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Translating…

New Delhi: Goods and Services Tax (GST) collections crossed the 1 trillion mark for the second consecutive month in December, bringing some relief to policymakers fighting to boost consumption and liquidity in a slowing economy.

Central and state governments together collected 1.03 trillion in December, 9% more than what was mopped up in the same month a year ago.

“The GST revenues during the month of December, 2019 from domestic transactions have shown an impressive growth of 16% over the revenue during the month of December, 2018. If we consider IGST collected from imports, the total revenue during December, 2019 has increased by 9% in comparison to the revenue during December, 2018. During this month, the IGST on import of goods has seen a negative growth of (-) 10%, but is an improvement over (-) 13% last month and (-) 20% in the month of October,” a finance ministry statement said.

Till end-December, about 8.1 million summary tax returns were filed, said the statement.

Declining GST receipts in the past few months had led to tension in Centre-state relations as some states publicly aired their grievances about a delay in payment of GST compensation from the central government.

Tax cuts and exemptions granted in several rounds since the rollout of GST have made it revenue-deficient rather than revenue-neutral, as was originally planned. Tax cuts on consumer goods have also led to a situation where businesses are paying more taxes on raw materials than on finished products and subsequently claiming the excess paid as refunds.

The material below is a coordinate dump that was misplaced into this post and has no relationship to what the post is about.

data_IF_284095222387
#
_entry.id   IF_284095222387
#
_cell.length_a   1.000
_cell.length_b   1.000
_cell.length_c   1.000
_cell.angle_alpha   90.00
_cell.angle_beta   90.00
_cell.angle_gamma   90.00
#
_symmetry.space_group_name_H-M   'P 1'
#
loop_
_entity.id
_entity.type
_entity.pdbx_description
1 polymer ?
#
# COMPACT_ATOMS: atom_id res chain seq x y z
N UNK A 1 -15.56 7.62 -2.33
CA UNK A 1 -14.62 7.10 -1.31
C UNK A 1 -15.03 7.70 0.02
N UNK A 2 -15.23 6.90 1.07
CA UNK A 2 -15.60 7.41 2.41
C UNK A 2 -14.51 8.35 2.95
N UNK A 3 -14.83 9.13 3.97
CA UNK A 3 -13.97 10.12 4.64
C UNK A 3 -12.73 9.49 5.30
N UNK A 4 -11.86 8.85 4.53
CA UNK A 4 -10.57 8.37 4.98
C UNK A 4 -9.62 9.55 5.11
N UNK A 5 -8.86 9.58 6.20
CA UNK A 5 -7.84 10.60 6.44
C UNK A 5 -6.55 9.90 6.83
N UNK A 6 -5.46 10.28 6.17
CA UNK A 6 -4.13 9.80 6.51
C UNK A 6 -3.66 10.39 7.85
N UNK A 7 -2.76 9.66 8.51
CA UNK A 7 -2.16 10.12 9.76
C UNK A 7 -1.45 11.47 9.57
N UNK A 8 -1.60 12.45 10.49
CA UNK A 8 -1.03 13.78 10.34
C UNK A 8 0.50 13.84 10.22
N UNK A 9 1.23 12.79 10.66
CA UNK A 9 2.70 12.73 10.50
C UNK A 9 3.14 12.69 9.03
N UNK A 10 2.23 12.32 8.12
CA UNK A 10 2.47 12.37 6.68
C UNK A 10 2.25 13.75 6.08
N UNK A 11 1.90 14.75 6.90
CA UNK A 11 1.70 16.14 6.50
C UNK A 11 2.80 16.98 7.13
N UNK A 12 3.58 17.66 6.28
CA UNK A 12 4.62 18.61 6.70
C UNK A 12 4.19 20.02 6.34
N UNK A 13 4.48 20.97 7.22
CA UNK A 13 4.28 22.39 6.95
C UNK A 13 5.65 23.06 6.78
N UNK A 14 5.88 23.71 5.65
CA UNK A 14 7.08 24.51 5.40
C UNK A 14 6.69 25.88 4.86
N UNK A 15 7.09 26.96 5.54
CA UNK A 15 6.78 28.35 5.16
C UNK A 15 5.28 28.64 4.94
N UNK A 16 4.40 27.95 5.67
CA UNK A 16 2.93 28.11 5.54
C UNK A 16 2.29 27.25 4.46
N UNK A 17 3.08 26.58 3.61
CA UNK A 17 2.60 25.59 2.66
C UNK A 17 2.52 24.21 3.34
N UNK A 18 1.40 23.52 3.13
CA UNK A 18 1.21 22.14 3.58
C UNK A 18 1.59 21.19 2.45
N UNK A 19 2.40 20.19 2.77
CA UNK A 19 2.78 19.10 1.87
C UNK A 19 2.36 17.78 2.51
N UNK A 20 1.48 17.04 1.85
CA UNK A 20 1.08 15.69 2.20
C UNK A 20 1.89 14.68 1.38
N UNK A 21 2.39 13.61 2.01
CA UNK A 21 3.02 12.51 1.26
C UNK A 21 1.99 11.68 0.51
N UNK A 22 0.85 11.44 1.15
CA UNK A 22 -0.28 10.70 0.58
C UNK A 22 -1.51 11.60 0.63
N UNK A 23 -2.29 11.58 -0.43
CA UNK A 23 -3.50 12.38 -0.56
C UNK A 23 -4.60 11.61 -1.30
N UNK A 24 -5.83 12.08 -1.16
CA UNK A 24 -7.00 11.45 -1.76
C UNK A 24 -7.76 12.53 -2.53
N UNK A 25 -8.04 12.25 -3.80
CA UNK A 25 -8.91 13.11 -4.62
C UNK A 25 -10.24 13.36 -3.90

At the GST Council’s meeting on 18 December, officials made a presentation on revenue trends and suggestions on restructuring tax rates and slabs, but the Council decided against taking it up due to the economic slowdown. States were not keen on the proposal as it would lead to a rate increase on items in lower slabs, which could impact the common man.

The Council had concluded in its last meeting that raising the rate of cess on items in the highest slab of 28% will not be sufficient to raise revenue to meet the shortfall.

Finance ministers of central and state governments are likely to discuss restructuring GST slabs and rates as well as ways to handle a revenue shortfall and the GST compensation to states in the year starting 1 April after the Union Budget is presented on 1 February, Mint reported on 30 December.